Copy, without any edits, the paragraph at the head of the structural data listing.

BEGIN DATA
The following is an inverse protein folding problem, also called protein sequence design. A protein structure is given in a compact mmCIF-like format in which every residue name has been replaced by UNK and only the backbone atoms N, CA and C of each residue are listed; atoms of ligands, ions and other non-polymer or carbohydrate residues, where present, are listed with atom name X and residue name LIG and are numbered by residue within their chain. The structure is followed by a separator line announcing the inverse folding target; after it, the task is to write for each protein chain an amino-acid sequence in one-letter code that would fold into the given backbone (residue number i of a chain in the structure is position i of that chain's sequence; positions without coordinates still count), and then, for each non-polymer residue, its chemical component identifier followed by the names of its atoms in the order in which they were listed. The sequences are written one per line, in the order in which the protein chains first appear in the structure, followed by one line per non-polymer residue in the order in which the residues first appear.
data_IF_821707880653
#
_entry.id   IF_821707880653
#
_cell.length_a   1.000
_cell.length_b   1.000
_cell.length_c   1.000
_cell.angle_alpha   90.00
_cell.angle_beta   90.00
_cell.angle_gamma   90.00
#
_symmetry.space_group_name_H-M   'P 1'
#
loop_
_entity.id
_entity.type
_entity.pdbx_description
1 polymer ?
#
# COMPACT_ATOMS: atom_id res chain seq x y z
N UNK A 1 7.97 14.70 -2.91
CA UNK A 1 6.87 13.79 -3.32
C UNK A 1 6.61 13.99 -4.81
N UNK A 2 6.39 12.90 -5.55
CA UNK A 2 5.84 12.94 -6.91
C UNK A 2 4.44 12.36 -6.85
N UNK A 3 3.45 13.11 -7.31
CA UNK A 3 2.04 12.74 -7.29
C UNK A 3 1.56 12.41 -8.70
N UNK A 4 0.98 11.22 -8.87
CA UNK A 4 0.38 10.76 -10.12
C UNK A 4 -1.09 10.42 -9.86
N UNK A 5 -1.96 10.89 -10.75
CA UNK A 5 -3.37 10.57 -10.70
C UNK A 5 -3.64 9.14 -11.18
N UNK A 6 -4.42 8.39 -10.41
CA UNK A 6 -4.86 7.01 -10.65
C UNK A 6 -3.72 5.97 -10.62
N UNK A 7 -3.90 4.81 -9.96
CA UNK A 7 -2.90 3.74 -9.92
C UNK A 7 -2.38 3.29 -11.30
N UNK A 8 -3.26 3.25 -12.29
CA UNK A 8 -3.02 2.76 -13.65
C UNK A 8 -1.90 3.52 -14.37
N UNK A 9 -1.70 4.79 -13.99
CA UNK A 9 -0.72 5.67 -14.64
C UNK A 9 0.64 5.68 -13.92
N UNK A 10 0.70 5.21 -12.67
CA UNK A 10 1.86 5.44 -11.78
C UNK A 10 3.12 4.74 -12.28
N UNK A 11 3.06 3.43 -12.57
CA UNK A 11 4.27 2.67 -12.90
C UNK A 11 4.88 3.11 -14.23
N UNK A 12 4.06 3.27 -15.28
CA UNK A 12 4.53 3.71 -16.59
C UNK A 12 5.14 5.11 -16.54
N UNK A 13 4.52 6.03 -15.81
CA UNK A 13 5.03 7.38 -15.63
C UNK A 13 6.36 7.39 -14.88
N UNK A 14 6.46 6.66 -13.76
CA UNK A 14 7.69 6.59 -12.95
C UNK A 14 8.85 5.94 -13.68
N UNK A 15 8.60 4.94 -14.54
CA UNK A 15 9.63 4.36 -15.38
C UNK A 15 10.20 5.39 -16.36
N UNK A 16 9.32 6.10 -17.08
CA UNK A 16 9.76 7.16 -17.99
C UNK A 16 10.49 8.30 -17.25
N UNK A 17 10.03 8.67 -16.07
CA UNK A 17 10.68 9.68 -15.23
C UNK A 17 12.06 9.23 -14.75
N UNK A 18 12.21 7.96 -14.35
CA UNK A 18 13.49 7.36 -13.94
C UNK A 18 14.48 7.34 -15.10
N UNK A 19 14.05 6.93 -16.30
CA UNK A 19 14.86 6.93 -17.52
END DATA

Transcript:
The following is an inverse protein folding problem, also called protein sequence design. A protein structure is given in a compact mmCIF-like format in which every residue name has been replaced by UNK and only the backbone atoms N, CA and C of each residue are listed; atoms of ligands, ions and other non-polymer or carbohydrate residues, where present, are listed with atom name X and residue name LIG and are numbered by residue within their chain. The structure is followed by a separator line announcing the inverse folding target; after it, the task is to write for each protein chain an amino-acid sequence in one-letter code that would fold into the given backbone (residue number i of a chain in the structure is position i of that chain's sequence; positions without coordinates still count), and then, for each non-polymer residue, its chemical component identifier followed by the names of its atoms in the order in which they were listed. The sequences are written one per line, in the order in which the protein chains first appear in the structure, followed by one line per non-polymer residue in the order in which the residues first appear.